This lab introduces the basic I/O capabilities of the DE1-SoC computer – the slider switches, pushbuttons, LEDs and 7-Segment displays. After writing assembly drivers that interface with the I/O
components, timers and interrupts are used to demonstrate polling and interrupt based applications
written in C.
1 Creating the Project in the Altera Monitor Program
IMPORTANT: The project is structured as outlined below to introduce concepts that are used
in writing well organized code. Furthermore, drivers for configuring the Generic Interrupt
Controller (GIC) will be provided in the latter part of this lab, and the driver code relies on
this project structure. The code will not compile if the project is not organized as described!
First, create a new folder named GXX Lab3, where GXX is the corresponding group number.
Within this folder, create a new folder named drivers. Finally, within the drivers folder, create three
folders: asm, src and inc. The final folder structure is shown in Figure 1.
Figure 1: The project folder structure
Create a new file main.c and save it in the GXX Lab3 folder.
Next, open the Altera Monitor Program and create a new project. Select the created folder
GXX Lab3 as the project directory, name the project GXX Lab3, set the architecture to ARM Cortex-A9
and click ‘Next’.
When asked to select a system, select De1-SoC Computer from the drop-down menu and click
Set the program type as C Program and click ‘Next’.
In the next menu, add main.c to the source files.
In the System Parameters menu, ensure that the board is detected in the ‘Host connection’ dialogue box and click ‘Next’.
Finally, in the memory settings menu, change the Linker Section Presents from ‘Basic’ to ’Exceptions’ and click ‘Finish’.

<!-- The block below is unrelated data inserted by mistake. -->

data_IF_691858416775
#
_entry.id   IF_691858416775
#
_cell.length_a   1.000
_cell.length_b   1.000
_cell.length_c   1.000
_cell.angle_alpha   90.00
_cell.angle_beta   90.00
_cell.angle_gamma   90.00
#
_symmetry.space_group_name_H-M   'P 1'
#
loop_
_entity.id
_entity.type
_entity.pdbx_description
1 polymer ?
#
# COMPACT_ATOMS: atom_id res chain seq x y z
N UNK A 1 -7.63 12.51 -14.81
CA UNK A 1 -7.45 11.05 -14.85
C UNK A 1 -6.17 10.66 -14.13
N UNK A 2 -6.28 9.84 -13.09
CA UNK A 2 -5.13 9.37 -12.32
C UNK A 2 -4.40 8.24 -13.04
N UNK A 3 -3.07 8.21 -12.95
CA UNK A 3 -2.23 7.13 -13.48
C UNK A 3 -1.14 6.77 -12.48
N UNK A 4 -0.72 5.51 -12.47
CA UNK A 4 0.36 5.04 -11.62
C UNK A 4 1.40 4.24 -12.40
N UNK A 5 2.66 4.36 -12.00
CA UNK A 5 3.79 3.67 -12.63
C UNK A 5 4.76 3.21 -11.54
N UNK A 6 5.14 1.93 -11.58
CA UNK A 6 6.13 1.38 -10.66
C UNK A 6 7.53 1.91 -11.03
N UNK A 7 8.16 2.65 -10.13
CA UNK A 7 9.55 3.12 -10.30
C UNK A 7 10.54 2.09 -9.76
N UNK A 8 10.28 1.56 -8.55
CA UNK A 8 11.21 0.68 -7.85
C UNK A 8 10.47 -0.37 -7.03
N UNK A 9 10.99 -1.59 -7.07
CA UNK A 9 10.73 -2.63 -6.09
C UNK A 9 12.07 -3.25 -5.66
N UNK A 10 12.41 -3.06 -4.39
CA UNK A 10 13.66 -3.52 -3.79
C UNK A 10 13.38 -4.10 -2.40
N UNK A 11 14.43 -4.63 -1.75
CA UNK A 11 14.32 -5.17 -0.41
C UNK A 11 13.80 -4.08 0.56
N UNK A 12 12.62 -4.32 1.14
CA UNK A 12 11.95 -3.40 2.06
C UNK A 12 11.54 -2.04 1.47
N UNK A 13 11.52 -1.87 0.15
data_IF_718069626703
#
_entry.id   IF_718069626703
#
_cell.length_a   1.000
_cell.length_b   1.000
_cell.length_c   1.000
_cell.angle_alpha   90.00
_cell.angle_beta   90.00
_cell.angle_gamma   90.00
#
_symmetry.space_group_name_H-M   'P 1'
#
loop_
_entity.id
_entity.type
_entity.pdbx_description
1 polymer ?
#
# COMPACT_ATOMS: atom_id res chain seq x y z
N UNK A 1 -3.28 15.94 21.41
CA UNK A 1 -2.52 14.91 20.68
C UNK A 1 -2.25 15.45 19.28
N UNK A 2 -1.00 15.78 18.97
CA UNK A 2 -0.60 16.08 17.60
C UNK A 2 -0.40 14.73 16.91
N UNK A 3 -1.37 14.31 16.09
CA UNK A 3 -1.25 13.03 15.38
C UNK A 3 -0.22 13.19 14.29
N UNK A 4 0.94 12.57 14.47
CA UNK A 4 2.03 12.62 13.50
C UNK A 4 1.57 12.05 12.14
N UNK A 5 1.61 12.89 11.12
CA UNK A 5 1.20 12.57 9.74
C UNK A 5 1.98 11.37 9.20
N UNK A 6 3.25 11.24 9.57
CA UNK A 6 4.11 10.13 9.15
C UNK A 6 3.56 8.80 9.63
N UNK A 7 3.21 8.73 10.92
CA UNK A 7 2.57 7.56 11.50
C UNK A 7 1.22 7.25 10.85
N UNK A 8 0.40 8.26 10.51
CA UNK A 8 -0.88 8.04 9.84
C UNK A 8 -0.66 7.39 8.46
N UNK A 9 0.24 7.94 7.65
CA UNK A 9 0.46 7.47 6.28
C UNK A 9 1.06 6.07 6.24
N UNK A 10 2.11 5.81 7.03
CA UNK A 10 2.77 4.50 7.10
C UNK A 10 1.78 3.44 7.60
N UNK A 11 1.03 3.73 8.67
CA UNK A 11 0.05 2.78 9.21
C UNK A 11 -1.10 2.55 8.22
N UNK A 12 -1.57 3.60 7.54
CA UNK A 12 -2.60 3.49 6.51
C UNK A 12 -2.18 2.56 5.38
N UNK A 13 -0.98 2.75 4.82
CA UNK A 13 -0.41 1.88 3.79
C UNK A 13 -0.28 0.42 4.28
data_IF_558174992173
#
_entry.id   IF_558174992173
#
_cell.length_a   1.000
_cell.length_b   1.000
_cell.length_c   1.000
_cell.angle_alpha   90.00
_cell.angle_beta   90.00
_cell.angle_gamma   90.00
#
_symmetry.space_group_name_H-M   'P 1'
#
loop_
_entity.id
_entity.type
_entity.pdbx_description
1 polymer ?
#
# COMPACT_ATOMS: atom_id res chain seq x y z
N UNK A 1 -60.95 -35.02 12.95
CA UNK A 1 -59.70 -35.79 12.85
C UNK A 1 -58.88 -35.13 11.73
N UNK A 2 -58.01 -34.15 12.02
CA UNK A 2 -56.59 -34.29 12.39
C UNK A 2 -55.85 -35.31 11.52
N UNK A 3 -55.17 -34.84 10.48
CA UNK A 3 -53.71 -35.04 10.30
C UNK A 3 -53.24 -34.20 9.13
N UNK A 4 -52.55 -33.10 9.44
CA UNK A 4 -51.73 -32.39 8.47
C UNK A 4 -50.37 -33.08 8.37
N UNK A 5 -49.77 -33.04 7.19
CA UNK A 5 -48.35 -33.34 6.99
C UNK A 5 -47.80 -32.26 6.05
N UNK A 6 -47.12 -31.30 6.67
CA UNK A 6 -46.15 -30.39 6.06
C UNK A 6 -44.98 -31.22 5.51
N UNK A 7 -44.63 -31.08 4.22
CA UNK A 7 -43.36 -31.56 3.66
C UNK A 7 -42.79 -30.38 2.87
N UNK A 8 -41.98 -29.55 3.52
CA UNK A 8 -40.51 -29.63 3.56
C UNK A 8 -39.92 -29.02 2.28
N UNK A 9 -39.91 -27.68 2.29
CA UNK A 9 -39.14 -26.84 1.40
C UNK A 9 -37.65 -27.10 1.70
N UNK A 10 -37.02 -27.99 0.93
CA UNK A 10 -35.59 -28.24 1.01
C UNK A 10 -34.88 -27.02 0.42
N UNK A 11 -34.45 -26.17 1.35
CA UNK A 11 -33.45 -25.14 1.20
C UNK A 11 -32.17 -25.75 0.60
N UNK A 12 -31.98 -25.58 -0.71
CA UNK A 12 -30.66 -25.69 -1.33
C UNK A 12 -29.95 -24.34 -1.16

2 Basic I/O
For this part, it is necessary to refer to sections 2.5.6 – 2.5.10 (pp. 8 – 10) and 3.4 (pp. 20 – 21) in
the De1-SoC Computer Manual.
The hardware setup of the I/O components is fairly simple to understand. The ARM cores have
designated addresses in memory that are connected to hardware circuits on the FPGA, and these
hardware circuits in turn interface with the physical I/O components.
In the case of most of the basic I/O, the FPGA hardware can be as simple as a direct mapping
from the I/O terminals to the memory address designated to it. For instance, the state of the slider
switches is available to the FPGA on bus of 10 wires which carry either a logical ’0’ or ’1’. This
bus can be directly passed as ’write-data’ to the memory address reserved for the slider switches
(0xFF200040 in this case).
It is useful to have slightly more sophisticated FPGA hardware. For instance, in the case of the
push-buttons, in addition to knowing the state of the button it is also helpful to know whether a
falling edge is detected, signalling a keypress. This can be achieved by a simple edge detection circuit in the FPGA.
The FPGA hardware to interface with the I/O is part of the De1-SoC computer, and is loaded
when the .sof file is flashed onto the board. This section will deal with writing assembly code to
control the I/O interact by reading from and writing to memory.
Getting started: Drivers for slider switches and LEDs
• Slider switches:
Create a new assembly file called slider switches.s in the GXX Lab3/drivers/asm directory.
Create a new subroutine labelled read slider switches ASM, which will read the value at the
memory location designated for the slider switches data into the R0 register, and then branch
to the link register. Make the subroutine visible to other files in the project by using the .global
assembler directive. Remember to use the ARM function calling convention, and save the context
Next, create a new header file called slider switches.h in the GXX Lab3/drivers/inc directory.
The header file will provide the C function declaration for the slider switches assembly driver.
Declare the function as extern int read slider switches ASM(), and make use of preprocessor
directives to avoid recursive inclusion of the header file.
To help get started, code for the slider switches driver has been provided in Figure 2. Use this
as a template for writing future driver code.
Create a new assembly file called LEDs.s in the GXX Lab3/drivers/asm directory. Create two
subroutines – read LEDs ASM and write LEDs ASM. Again, export both subroutines using the
.global assembler directive
Similar to the slider switches driver, the read LEDs ASM subroutine will load the value at the
LEDs memory location into R0 and then branch to LR. The write LEDs ASM subroutine will